We are living through the first major public health emergency in the age of social media disinformation. Where the disinformation that is spreading online is not just about politics and elections. It is actually about things that can affect people’s health. And as we have heard from doctors who have spoken out on this issue, there are real-world consequences of fake news spreading.
There has always been a tension in the relationship between the things that people say, and the harm that they can do to others. And medical disinformation creates a really clear example of this.
- April 8, 2021
- March 30, 2021
- March 30, 2021
People are entitled to their opinions. But when they are knowingly and maliciously spreading false information that can lead to real-world harms, including people losing their lives, then I think we should see that as being offensive. And we should expect social media companies to act on that.
I think at the heart of this is a challenge to the business models of these companies, and the need for them to be held responsible and accountable for the things that happen on their platform.
Ultimately, they are responsible for what happens on their platform. And the reason for that is that their tools help to curate and push content to the people that use it.
I was very interested to see the Wall Street Journal reporting on an internal report that Facebook prepared for itself in 2016, which highlighted the fact that “64% of all extremist group joins are due to our recommendation tools”. And a further report two years later saying that “our algorithms exploit the human brain’s attraction to divisiveness”. So these tools are at the heart of it, and therefore the companies need to take some responsibility.
That’s why I think it’s wrong for the companies to be given safe harbour, immunity from acting against harmful content on their platforms.
And therefore you need to make sure the power does not just rest with them. It should not be for them to decide. And it should not be for us to have no ability to audit what they’re doing, and to take action if we feel they’re getting it wrong.
This is so important because social media has become the principal way in which many people get their news and information. People no longer rely on newspapers or news broadcasts to get their facts and information. And if what they see online mixes together truthful content, and harmful content and dishonest content, in such a way that users simply don’t know what to believe, that is not good enough. I don’t think we should accept it.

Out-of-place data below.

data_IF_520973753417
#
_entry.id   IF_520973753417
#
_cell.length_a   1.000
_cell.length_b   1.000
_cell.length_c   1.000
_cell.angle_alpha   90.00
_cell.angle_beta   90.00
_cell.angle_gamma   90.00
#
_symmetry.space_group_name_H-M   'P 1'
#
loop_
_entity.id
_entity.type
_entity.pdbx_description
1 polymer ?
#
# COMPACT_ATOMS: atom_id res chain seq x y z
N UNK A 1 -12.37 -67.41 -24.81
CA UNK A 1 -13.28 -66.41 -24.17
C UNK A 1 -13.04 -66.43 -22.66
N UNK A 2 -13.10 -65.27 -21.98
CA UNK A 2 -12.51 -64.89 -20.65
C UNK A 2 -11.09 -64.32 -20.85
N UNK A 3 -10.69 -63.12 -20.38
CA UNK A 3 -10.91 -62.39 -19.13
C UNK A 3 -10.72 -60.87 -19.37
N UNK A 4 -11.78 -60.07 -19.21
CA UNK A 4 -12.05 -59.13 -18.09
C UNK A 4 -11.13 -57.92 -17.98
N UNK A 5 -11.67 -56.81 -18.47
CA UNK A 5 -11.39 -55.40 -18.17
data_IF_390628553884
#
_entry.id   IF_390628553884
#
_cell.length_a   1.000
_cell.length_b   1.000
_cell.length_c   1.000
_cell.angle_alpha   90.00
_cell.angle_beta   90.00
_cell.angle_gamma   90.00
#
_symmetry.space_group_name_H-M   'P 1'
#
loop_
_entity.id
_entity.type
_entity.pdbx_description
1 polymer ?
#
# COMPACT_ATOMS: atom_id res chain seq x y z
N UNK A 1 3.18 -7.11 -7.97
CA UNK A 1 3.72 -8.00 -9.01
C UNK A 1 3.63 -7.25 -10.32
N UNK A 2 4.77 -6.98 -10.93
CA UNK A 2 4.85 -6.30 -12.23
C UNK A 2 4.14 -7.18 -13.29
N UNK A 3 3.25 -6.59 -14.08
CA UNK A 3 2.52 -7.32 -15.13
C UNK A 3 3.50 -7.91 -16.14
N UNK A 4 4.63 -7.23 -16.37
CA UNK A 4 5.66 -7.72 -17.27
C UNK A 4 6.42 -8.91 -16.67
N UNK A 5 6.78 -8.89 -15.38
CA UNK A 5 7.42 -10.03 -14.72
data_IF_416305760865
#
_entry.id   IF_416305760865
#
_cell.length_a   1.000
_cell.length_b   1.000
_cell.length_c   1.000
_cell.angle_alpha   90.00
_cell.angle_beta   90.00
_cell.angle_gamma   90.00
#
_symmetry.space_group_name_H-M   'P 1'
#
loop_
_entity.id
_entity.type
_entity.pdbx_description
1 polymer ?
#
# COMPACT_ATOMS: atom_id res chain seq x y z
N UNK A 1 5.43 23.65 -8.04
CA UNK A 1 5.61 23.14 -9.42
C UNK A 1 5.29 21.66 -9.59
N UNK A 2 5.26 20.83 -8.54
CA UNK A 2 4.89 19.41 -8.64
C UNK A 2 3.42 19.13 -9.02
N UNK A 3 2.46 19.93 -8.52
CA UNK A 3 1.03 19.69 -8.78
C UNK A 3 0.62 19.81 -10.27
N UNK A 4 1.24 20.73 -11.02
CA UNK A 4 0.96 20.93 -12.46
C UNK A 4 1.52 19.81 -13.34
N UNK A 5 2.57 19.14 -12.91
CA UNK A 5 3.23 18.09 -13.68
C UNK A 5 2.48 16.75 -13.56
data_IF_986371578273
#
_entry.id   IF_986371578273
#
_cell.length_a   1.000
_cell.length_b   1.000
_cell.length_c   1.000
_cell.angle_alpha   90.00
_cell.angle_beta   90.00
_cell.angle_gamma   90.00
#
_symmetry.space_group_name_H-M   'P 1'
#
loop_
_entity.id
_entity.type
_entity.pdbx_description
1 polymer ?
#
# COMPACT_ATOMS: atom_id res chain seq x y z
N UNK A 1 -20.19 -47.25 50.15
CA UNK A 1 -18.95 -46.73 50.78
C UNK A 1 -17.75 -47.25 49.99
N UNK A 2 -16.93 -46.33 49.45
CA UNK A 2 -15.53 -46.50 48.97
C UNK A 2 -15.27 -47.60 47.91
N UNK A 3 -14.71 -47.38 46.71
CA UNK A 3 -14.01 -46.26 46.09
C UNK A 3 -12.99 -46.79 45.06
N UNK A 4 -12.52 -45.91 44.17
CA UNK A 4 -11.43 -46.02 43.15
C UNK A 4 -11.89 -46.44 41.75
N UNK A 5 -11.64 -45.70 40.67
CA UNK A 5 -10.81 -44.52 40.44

I fear that the companies will not voluntarily subject themselves to oversight, and therefore they require legislators in parliaments around the world to develop their codes. And I’ve been very encouraging and supportive of the work being done in the UK to legislate against online harms – to designate content categories that are harmful, having independent oversight of tech companies to make sure they act against, and remove and downgrade, harmful content.
I think starting with medical disinformation is going to be so important. Because as we deal with coronavirus, as we eliminate it from our lives, one of the key tools for that is going to be having a vaccine. And one of the problems that we know we’ll have to fight will be anti-vaccine campaigners – exploiting social media’s algorithms, trying to dissuade people from taking a vaccine that could save their lives.
And I don’t think it could get any more important than that.
Damian Collins is a Conservative MP and co-founder of Infotagion, a group that is seeking to challenge coronavirus falsehoods. He is the former chair of Parliament’s Digital, Culture, Media and Sport Committee and the DCMS Sub-Committee on Disinformation.
Picture credit: Parliament